Background: There is increasing concern about the time people spend in sedentary behaviour, including screen time, leisure and occupational sitting. The number of both primary research studies (published trials) and reviews has been growing rapidly in this research area. A summary of the highest level of evidence that provides a broader quantitative synthesis of diverse types of interventions is needed. This research is to articulate the evidence of efficacy of sedentary behaviour interventions to inform interventions to reduce sitting time. The umbrella review, therefore, synthesised systematic reviews that conducted meta-analyses of interventions aiming at reducing sedentary behaviour outcomes across all age group and settings.
Method: A systematic search was conducted on six databases (MEDLINE Complete, PsycINFO, CINAHL, Global Health via EBSCOhost platform, EMBASE, and Cochrane Central Register of Systematic Reviews). Included articles were systematic reviews with meta-analysis of interventions aiming at reducing sedentary behaviour (screen time, sitting time or sedentary time) in the general population across all age group.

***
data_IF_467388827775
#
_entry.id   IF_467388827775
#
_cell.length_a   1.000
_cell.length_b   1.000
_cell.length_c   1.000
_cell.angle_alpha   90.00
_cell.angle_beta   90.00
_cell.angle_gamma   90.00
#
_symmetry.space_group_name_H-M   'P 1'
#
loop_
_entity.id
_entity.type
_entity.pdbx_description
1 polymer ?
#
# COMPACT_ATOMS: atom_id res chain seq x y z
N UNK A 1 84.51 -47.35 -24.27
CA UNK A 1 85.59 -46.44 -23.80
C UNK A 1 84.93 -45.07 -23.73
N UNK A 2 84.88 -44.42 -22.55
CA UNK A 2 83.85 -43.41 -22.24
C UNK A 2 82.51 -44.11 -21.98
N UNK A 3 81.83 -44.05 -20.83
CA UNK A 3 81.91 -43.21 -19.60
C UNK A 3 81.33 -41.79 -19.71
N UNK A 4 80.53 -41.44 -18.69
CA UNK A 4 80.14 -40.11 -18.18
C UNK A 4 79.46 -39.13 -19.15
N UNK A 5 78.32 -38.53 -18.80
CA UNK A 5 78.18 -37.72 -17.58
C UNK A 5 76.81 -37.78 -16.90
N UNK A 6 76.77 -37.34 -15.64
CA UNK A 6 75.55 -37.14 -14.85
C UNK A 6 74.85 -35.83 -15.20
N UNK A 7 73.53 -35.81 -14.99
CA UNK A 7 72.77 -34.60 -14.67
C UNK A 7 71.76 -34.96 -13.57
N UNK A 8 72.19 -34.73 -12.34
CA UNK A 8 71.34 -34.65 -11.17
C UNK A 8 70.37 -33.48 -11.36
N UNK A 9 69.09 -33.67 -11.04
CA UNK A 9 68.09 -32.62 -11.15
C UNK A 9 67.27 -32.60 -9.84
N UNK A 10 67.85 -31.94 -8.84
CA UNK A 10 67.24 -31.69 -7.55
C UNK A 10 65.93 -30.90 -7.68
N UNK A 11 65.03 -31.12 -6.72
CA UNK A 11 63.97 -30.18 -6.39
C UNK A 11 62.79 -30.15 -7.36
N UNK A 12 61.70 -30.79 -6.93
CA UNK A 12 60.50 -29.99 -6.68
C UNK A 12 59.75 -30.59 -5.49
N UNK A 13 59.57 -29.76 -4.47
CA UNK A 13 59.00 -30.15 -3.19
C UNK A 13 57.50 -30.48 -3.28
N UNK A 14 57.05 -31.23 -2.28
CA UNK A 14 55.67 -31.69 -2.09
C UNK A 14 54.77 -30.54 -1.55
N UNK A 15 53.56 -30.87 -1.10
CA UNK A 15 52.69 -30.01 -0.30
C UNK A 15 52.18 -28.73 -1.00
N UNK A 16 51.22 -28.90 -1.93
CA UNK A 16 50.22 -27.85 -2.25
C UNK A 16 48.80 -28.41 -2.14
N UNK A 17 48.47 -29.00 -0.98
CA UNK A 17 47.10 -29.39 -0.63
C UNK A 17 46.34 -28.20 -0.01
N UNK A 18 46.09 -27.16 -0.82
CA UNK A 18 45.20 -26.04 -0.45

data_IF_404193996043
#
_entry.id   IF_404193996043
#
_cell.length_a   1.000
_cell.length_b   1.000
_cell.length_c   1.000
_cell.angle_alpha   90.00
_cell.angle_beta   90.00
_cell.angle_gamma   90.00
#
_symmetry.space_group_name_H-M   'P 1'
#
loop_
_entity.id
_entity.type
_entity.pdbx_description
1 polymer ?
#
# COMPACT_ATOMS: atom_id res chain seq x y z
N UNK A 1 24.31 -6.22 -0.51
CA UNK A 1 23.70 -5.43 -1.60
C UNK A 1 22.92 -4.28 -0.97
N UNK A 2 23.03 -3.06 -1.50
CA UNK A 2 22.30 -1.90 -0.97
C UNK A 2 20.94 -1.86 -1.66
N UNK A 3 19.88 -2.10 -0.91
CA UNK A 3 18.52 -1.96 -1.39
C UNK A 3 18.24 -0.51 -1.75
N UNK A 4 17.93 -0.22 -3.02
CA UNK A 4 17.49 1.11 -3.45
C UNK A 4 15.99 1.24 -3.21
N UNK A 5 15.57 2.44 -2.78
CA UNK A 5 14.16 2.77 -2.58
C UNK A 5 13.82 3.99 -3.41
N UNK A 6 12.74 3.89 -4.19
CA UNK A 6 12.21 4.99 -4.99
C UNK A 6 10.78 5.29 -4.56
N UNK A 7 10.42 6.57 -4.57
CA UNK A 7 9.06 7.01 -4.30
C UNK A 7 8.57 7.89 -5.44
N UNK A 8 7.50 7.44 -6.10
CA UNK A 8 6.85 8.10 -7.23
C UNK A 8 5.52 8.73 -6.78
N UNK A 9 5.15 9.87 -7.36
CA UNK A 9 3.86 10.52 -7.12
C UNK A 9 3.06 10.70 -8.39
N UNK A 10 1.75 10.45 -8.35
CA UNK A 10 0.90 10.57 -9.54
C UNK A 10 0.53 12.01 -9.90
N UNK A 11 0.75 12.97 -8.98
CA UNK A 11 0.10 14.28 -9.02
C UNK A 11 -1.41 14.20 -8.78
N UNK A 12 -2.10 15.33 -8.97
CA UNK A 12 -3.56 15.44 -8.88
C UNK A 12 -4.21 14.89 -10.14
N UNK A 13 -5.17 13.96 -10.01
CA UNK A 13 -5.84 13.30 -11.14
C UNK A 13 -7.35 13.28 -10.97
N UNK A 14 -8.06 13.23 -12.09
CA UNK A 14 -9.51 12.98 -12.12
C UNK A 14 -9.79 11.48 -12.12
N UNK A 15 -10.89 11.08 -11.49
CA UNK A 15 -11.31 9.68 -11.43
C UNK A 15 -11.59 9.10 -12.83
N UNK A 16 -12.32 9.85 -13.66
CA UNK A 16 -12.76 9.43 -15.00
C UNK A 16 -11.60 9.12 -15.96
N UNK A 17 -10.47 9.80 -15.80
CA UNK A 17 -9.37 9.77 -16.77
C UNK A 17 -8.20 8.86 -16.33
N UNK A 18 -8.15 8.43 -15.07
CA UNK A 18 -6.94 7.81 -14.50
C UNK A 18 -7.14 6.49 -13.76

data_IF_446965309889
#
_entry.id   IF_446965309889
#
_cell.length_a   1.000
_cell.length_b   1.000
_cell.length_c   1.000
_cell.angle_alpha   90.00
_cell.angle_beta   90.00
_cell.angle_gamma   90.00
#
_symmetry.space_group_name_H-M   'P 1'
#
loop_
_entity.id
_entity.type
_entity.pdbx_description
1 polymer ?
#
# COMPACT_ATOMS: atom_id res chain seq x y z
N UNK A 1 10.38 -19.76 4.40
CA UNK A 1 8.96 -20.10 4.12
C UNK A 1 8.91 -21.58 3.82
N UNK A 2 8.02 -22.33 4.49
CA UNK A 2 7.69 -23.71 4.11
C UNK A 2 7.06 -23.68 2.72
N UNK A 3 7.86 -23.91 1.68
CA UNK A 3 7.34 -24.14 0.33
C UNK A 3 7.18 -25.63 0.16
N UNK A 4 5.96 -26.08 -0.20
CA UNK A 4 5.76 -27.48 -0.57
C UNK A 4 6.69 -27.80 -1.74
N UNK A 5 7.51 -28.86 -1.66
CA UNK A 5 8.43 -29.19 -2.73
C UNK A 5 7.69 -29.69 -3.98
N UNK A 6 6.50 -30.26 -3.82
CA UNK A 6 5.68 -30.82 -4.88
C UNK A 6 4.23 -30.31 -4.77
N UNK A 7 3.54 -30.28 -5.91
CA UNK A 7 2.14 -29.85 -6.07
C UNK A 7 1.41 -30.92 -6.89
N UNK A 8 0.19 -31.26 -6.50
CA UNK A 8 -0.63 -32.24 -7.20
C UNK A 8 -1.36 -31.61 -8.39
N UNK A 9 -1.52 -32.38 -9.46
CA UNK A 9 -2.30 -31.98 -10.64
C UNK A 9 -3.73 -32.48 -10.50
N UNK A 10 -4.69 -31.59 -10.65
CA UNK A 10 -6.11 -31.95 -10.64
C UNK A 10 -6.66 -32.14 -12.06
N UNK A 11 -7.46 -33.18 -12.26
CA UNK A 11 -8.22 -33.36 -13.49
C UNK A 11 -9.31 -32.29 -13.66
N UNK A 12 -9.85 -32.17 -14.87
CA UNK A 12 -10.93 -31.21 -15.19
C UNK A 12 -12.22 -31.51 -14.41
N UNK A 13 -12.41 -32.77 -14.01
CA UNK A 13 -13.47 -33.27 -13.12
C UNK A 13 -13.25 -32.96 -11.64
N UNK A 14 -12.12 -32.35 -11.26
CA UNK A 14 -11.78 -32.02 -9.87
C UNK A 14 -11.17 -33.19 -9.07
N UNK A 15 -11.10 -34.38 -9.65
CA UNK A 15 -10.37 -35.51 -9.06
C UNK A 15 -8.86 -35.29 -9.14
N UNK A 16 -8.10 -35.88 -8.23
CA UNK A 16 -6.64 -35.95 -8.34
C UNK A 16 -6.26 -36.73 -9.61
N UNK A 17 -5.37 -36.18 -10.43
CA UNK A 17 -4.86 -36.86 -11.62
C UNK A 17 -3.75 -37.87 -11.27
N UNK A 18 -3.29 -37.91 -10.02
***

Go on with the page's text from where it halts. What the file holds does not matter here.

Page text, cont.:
Results: Seventeen reviews met the inclusion criteria (7 in children and adolescent, 10 in adults). All reviews of sedentary behaviour interventions in children and adolescents investigated intervention effectiveness in reducing screen time. Six out of 11 meta-analyses (reported in 7 reviews) showed small but significant changes in viewing time. All reviews of sedentary behaviour interventions in office workplaces indicated substantial reduction in occupational sitting time (range: 39.6 to 100 min per 8-h workday). Sub-group analyses reported a trend favouring environmental change components such as sit-stand desks, active permissive workstations etc. Meta-analyses indicated that sedentary behaviour interventions were superior to physical activity alone interventions or combined physical activity and sedentary behaviour interventions in reducing sitting time.
Conclusion: The current systematic reviews and meta-analyses supported sedentary behaviour interventions for reducing occupational sitting time in particular, with small changes seen in screen time in children and adolescents. Future research should explore approaches to maintaining behaviour change beyond the intervention period and investigate the potential of sedentary behaviour reduction interventions in older age groups in non-occupational settings.
Keywords: Effectiveness; Screen time; Sedentary behaviour; Sedentary time; Sitting time; Systematic review.